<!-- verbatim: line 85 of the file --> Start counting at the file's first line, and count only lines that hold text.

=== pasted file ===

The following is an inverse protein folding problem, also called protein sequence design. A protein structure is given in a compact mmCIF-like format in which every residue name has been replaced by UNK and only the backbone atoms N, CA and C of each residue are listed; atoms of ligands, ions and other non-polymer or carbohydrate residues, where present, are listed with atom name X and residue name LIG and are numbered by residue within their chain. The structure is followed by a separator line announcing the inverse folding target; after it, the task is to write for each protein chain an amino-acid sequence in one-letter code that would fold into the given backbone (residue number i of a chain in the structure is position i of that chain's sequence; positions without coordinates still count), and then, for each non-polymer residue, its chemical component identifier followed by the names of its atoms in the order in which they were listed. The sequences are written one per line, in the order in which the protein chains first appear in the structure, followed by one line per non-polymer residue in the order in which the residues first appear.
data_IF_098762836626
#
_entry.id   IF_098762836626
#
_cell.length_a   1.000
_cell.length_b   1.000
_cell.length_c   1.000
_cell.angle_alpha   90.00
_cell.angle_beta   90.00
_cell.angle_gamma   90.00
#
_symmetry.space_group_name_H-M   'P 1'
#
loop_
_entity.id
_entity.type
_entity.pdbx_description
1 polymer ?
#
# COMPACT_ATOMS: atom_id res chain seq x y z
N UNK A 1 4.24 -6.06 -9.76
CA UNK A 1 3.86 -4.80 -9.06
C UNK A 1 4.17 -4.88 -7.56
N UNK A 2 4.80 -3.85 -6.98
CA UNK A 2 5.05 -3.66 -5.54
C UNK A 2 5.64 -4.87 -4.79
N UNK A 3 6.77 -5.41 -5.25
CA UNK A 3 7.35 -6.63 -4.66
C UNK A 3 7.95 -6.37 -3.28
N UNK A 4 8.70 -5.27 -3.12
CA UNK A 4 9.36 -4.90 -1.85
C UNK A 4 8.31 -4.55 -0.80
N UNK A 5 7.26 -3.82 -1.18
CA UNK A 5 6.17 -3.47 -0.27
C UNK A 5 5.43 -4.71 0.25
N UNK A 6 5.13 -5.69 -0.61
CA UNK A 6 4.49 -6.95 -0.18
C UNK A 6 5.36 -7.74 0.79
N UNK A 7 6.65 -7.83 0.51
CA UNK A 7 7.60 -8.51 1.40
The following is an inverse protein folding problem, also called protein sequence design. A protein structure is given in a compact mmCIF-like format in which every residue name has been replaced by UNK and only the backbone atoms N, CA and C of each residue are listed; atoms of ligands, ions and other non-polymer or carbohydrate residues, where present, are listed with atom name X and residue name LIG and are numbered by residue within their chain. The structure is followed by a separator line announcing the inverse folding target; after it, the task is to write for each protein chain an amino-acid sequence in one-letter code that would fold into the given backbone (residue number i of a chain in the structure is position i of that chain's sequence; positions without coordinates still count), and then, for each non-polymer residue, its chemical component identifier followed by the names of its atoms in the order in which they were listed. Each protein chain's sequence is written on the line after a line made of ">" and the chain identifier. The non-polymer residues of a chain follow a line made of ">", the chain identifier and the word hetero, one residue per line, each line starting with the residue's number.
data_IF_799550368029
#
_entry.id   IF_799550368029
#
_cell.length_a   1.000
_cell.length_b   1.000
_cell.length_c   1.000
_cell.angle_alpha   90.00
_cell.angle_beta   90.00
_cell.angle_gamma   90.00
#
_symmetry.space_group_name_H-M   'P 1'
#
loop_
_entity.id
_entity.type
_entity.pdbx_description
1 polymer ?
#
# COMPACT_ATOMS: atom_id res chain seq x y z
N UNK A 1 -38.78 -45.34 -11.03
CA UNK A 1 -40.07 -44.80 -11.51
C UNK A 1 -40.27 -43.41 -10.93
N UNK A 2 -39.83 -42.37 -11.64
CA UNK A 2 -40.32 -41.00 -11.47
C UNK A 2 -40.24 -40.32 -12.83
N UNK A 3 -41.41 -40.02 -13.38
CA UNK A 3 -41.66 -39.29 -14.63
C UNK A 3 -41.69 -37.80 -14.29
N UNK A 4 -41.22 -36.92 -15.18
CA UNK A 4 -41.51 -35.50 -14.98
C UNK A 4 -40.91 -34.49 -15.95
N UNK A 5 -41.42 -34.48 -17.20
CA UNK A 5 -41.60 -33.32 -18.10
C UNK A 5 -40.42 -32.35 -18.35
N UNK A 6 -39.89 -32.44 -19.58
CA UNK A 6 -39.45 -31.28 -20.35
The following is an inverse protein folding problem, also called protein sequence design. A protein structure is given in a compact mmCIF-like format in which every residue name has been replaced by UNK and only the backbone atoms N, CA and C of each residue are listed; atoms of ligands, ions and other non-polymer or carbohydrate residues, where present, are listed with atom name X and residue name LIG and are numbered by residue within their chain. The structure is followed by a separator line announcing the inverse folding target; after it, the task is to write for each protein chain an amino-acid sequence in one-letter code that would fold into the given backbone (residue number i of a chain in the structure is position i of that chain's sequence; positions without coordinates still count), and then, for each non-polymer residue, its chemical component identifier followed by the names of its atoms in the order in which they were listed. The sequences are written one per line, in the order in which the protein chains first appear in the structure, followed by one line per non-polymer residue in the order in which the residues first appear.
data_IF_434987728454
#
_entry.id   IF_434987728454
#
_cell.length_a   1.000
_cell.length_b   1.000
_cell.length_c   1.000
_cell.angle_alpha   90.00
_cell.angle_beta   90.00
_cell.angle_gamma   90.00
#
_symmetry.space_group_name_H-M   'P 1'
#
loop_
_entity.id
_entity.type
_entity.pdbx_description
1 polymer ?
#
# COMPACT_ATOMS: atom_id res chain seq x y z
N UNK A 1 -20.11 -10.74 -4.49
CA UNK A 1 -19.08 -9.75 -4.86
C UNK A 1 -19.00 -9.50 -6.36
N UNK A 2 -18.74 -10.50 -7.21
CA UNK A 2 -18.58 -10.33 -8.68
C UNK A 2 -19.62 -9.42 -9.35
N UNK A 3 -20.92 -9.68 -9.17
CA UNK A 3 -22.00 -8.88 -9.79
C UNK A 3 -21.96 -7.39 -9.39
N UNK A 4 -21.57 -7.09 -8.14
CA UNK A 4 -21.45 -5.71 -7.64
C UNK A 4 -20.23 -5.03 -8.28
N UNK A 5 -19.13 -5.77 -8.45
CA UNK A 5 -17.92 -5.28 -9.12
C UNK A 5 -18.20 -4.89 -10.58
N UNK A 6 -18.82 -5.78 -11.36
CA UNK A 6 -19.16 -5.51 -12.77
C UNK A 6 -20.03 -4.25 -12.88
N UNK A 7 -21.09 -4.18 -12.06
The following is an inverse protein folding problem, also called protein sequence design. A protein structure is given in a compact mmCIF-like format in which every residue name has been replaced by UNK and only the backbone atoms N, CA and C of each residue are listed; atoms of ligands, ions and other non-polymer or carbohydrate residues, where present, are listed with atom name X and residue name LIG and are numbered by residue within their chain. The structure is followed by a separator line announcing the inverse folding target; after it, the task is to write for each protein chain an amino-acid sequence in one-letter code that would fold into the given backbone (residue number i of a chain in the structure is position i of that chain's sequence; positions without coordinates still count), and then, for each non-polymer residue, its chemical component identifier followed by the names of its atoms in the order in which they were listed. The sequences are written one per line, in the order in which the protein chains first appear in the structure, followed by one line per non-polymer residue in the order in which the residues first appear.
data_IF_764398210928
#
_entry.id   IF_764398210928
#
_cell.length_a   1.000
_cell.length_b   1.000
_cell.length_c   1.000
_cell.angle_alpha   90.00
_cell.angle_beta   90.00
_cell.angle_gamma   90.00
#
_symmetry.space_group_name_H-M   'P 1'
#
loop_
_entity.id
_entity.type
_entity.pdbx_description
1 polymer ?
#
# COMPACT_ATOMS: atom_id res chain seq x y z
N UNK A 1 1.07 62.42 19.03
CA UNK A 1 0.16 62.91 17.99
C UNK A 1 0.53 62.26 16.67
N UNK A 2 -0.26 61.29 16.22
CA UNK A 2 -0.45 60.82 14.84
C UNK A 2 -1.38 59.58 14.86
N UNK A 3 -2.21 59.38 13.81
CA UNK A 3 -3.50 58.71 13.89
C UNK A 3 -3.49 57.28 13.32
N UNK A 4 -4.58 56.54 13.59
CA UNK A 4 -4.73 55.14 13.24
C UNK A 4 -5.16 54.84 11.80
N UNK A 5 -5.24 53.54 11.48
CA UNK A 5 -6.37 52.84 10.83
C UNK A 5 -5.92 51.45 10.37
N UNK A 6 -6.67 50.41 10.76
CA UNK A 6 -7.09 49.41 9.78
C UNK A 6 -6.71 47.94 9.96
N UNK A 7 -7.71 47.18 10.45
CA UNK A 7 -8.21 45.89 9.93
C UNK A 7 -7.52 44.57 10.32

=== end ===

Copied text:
_cell.length_a   1.000